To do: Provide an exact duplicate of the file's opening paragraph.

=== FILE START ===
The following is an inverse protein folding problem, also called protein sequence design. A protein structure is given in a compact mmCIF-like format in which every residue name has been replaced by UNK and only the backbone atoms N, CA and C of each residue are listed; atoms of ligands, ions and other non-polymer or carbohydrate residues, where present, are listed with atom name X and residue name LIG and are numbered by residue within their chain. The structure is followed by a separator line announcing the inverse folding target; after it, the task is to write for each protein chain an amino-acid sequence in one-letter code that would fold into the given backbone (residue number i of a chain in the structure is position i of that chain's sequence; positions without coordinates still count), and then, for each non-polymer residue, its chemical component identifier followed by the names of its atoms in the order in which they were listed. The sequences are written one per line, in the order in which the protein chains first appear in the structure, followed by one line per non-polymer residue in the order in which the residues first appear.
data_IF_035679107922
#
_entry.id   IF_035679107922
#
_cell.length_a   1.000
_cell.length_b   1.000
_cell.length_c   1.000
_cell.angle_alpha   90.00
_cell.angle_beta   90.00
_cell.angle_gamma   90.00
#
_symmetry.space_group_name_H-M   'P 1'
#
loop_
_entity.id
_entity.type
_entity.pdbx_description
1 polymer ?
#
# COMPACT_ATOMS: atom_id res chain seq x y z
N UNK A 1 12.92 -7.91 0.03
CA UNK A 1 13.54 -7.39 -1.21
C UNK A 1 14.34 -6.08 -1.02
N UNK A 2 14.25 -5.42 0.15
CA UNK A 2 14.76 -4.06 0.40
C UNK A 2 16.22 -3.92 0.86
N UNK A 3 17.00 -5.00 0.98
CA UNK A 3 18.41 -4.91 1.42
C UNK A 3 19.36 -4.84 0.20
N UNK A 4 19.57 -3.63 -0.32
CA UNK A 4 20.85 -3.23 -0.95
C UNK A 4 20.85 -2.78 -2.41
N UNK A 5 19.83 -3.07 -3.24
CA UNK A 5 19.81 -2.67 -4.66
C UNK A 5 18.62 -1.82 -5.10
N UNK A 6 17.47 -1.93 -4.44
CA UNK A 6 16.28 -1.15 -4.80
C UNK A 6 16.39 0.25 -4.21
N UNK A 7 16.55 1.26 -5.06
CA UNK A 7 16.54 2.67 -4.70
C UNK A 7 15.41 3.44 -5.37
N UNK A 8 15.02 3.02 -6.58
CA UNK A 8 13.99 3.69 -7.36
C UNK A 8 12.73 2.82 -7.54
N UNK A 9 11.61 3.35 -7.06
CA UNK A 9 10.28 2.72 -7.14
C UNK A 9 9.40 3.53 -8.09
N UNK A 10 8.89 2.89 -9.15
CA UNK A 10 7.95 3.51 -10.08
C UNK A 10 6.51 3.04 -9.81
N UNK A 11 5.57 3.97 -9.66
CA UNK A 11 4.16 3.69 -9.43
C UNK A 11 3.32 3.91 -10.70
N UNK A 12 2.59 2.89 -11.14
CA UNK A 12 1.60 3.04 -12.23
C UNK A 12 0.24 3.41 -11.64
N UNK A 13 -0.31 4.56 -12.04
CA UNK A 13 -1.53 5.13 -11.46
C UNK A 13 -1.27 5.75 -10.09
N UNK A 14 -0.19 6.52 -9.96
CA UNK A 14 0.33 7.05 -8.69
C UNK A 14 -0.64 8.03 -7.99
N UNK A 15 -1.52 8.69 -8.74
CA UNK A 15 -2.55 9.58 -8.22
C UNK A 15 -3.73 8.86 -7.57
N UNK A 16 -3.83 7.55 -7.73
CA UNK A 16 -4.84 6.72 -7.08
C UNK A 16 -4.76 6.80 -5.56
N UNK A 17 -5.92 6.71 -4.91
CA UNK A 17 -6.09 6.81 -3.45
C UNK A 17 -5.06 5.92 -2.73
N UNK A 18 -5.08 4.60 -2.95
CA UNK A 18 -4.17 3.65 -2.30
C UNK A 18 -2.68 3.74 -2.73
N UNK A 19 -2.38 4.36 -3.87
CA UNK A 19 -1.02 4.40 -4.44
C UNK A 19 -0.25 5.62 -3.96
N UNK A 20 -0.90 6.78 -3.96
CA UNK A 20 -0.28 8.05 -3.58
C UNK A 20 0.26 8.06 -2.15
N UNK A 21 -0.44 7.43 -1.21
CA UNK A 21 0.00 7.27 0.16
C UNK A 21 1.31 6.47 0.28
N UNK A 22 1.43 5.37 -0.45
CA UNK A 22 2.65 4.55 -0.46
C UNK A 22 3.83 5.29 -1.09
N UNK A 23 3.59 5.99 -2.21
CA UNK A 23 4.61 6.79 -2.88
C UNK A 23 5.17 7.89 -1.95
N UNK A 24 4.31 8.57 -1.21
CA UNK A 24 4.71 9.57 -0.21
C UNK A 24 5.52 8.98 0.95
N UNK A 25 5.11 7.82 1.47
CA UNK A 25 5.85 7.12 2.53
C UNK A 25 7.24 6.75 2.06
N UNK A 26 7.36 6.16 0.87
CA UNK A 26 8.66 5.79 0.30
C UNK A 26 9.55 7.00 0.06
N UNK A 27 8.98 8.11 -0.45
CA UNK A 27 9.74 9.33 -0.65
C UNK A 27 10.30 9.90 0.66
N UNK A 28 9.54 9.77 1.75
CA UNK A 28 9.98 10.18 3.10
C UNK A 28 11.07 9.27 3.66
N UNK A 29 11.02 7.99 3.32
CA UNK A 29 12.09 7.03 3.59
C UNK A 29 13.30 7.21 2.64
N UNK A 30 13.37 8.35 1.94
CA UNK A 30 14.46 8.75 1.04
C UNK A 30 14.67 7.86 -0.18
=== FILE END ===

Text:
The following is an inverse protein folding problem, also called protein sequence design. A protein structure is given in a compact mmCIF-like format in which every residue name has been replaced by UNK and only the backbone atoms N, CA and C of each residue are listed; atoms of ligands, ions and other non-polymer or carbohydrate residues, where present, are listed with atom name X and residue name LIG and are numbered by residue within their chain. The structure is followed by a separator line announcing the inverse folding target; after it, the task is to write for each protein chain an amino-acid sequence in one-letter code that would fold into the given backbone (residue number i of a chain in the structure is position i of that chain's sequence; positions without coordinates still count), and then, for each non-polymer residue, its chemical component identifier followed by the names of its atoms in the order in which they were listed. The sequences are written one per line, in the order in which the protein chains first appear in the structure, followed by one line per non-polymer residue in the order in which the residues first appear.